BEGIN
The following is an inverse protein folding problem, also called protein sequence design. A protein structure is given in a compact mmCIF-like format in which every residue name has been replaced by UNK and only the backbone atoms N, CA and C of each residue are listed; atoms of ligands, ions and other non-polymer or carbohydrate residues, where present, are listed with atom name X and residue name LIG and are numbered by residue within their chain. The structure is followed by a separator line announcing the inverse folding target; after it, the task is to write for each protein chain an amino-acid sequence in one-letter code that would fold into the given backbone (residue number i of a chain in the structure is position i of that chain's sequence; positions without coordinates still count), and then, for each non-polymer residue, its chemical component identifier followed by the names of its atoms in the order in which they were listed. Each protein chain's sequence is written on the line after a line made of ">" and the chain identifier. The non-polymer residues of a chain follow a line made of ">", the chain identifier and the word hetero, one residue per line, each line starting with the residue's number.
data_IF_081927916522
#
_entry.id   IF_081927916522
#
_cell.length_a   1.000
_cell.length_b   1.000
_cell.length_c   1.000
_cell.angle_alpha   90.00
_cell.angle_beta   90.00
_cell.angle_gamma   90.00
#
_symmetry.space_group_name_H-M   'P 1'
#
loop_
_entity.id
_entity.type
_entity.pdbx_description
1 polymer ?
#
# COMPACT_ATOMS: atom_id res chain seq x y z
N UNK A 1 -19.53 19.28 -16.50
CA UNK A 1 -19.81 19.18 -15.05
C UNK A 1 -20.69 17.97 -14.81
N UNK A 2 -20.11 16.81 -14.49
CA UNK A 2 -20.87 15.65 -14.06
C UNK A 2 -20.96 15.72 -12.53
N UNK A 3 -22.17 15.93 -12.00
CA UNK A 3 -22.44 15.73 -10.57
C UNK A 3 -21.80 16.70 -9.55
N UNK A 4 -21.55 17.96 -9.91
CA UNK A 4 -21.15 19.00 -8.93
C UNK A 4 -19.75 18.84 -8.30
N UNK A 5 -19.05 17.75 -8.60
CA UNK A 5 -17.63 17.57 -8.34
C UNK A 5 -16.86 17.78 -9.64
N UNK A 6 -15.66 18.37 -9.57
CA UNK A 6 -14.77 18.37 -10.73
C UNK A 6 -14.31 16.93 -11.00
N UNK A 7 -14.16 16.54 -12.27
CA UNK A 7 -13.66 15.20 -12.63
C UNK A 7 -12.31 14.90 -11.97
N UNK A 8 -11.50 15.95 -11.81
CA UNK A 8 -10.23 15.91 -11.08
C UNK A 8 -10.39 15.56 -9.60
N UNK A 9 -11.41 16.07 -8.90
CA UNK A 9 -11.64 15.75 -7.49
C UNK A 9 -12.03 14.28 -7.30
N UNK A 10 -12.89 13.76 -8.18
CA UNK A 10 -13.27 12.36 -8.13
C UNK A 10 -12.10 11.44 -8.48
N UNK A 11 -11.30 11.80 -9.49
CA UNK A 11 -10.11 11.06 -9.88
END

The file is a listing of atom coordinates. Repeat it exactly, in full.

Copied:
The following is an inverse protein folding problem, also called protein sequence design. A protein structure is given in a compact mmCIF-like format in which every residue name has been replaced by UNK and only the backbone atoms N, CA and C of each residue are listed; atoms of ligands, ions and other non-polymer or carbohydrate residues, where present, are listed with atom name X and residue name LIG and are numbered by residue within their chain. The structure is followed by a separator line announcing the inverse folding target; after it, the task is to write for each protein chain an amino-acid sequence in one-letter code that would fold into the given backbone (residue number i of a chain in the structure is position i of that chain's sequence; positions without coordinates still count), and then, for each non-polymer residue, its chemical component identifier followed by the names of its atoms in the order in which they were listed. Each protein chain's sequence is written on the line after a line made of ">" and the chain identifier. The non-polymer residues of a chain follow a line made of ">", the chain identifier and the word hetero, one residue per line, each line starting with the residue's number.
data_IF_081927916522
#
_entry.id   IF_081927916522
#
_cell.length_a   1.000
_cell.length_b   1.000
_cell.length_c   1.000
_cell.angle_alpha   90.00
_cell.angle_beta   90.00
_cell.angle_gamma   90.00
#
_symmetry.space_group_name_H-M   'P 1'
#
loop_
_entity.id
_entity.type
_entity.pdbx_description
1 polymer ?
#
# COMPACT_ATOMS: atom_id res chain seq x y z
N UNK A 1 -19.53 19.28 -16.50
CA UNK A 1 -19.81 19.18 -15.05
C UNK A 1 -20.69 17.97 -14.81
N UNK A 2 -20.11 16.81 -14.49
CA UNK A 2 -20.87 15.65 -14.06
C UNK A 2 -20.96 15.72 -12.53
N UNK A 3 -22.17 15.93 -12.00
CA UNK A 3 -22.44 15.73 -10.57
C UNK A 3 -21.80 16.70 -9.55
N UNK A 4 -21.55 17.96 -9.91
CA UNK A 4 -21.15 19.00 -8.93
C UNK A 4 -19.75 18.84 -8.30
N UNK A 5 -19.05 17.75 -8.60
CA UNK A 5 -17.63 17.57 -8.34
C UNK A 5 -16.86 17.78 -9.64
N UNK A 6 -15.66 18.37 -9.57
CA UNK A 6 -14.77 18.37 -10.73
C UNK A 6 -14.31 16.93 -11.00
N UNK A 7 -14.16 16.54 -12.27
CA UNK A 7 -13.66 15.20 -12.63
C UNK A 7 -12.31 14.90 -11.97
N UNK A 8 -11.50 15.95 -11.81
CA UNK A 8 -10.23 15.91 -11.08
C UNK A 8 -10.39 15.56 -9.60
N UNK A 9 -11.41 16.07 -8.90
CA UNK A 9 -11.64 15.75 -7.49
C UNK A 9 -12.03 14.28 -7.30
N UNK A 10 -12.89 13.76 -8.18
CA UNK A 10 -13.27 12.36 -8.13
C UNK A 10 -12.10 11.44 -8.48
N UNK A 11 -11.30 11.80 -9.49
CA UNK A 11 -10.11 11.06 -9.88